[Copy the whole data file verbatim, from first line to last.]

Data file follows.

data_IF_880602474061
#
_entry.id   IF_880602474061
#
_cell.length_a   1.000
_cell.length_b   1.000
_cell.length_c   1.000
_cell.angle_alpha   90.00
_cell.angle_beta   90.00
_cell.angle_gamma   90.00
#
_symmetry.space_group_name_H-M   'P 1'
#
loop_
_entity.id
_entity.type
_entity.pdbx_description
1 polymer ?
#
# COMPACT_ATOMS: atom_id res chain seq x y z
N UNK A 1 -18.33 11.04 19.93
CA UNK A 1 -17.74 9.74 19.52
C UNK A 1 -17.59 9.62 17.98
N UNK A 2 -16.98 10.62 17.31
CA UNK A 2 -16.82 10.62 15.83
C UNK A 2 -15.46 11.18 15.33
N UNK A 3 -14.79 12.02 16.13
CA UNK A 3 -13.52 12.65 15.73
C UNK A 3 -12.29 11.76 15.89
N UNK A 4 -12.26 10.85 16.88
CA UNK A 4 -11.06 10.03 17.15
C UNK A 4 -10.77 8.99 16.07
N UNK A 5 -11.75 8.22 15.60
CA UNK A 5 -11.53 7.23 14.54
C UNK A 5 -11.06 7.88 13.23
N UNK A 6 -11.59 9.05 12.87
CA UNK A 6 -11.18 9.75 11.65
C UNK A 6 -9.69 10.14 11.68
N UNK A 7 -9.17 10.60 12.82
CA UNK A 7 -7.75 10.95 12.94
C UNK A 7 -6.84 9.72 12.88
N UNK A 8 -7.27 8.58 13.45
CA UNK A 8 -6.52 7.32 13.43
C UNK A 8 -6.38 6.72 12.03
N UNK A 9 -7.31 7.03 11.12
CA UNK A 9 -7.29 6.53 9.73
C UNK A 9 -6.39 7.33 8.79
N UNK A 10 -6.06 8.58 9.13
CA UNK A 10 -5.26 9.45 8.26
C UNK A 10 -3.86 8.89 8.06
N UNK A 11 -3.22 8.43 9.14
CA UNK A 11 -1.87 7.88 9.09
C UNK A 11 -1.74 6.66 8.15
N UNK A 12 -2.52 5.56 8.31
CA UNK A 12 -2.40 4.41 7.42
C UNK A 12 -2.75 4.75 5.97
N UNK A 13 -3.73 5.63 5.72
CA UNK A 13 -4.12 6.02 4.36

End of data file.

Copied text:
data_IF_880602474061
#
_entry.id   IF_880602474061
#
_cell.length_a   1.000
_cell.length_b   1.000
_cell.length_c   1.000
_cell.angle_alpha   90.00
_cell.angle_beta   90.00
_cell.angle_gamma   90.00
#
_symmetry.space_group_name_H-M   'P 1'
#
loop_
_entity.id
_entity.type
_entity.pdbx_description
1 polymer ?
#
# COMPACT_ATOMS: atom_id res chain seq x y z
N UNK A 1 -18.33 11.04 19.93
CA UNK A 1 -17.74 9.74 19.52
C UNK A 1 -17.59 9.62 17.98
N UNK A 2 -16.98 10.62 17.31
CA UNK A 2 -16.82 10.62 15.83
C UNK A 2 -15.46 11.18 15.33
N UNK A 3 -14.79 12.02 16.13
CA UNK A 3 -13.52 12.65 15.73
C UNK A 3 -12.29 11.76 15.89
N UNK A 4 -12.26 10.85 16.88
CA UNK A 4 -11.06 10.03 17.15
C UNK A 4 -10.77 8.99 16.07
N UNK A 5 -11.75 8.22 15.60
CA UNK A 5 -11.53 7.23 14.54
C UNK A 5 -11.06 7.88 13.23
N UNK A 6 -11.59 9.05 12.87
CA UNK A 6 -11.18 9.75 11.65
C UNK A 6 -9.69 10.14 11.68
N UNK A 7 -9.17 10.60 12.82
CA UNK A 7 -7.75 10.95 12.94
C UNK A 7 -6.84 9.72 12.88
N UNK A 8 -7.27 8.58 13.45
CA UNK A 8 -6.52 7.32 13.43
C UNK A 8 -6.38 6.72 12.03
N UNK A 9 -7.31 7.03 11.12
CA UNK A 9 -7.29 6.53 9.73
C UNK A 9 -6.39 7.33 8.79
N UNK A 10 -6.06 8.58 9.13
CA UNK A 10 -5.26 9.45 8.26
C UNK A 10 -3.86 8.89 8.06
N UNK A 11 -3.22 8.43 9.14
CA UNK A 11 -1.87 7.88 9.09
C UNK A 11 -1.74 6.66 8.15
N UNK A 12 -2.52 5.56 8.31
CA UNK A 12 -2.40 4.41 7.42
C UNK A 12 -2.75 4.75 5.97
N UNK A 13 -3.73 5.63 5.72
CA UNK A 13 -4.12 6.02 4.36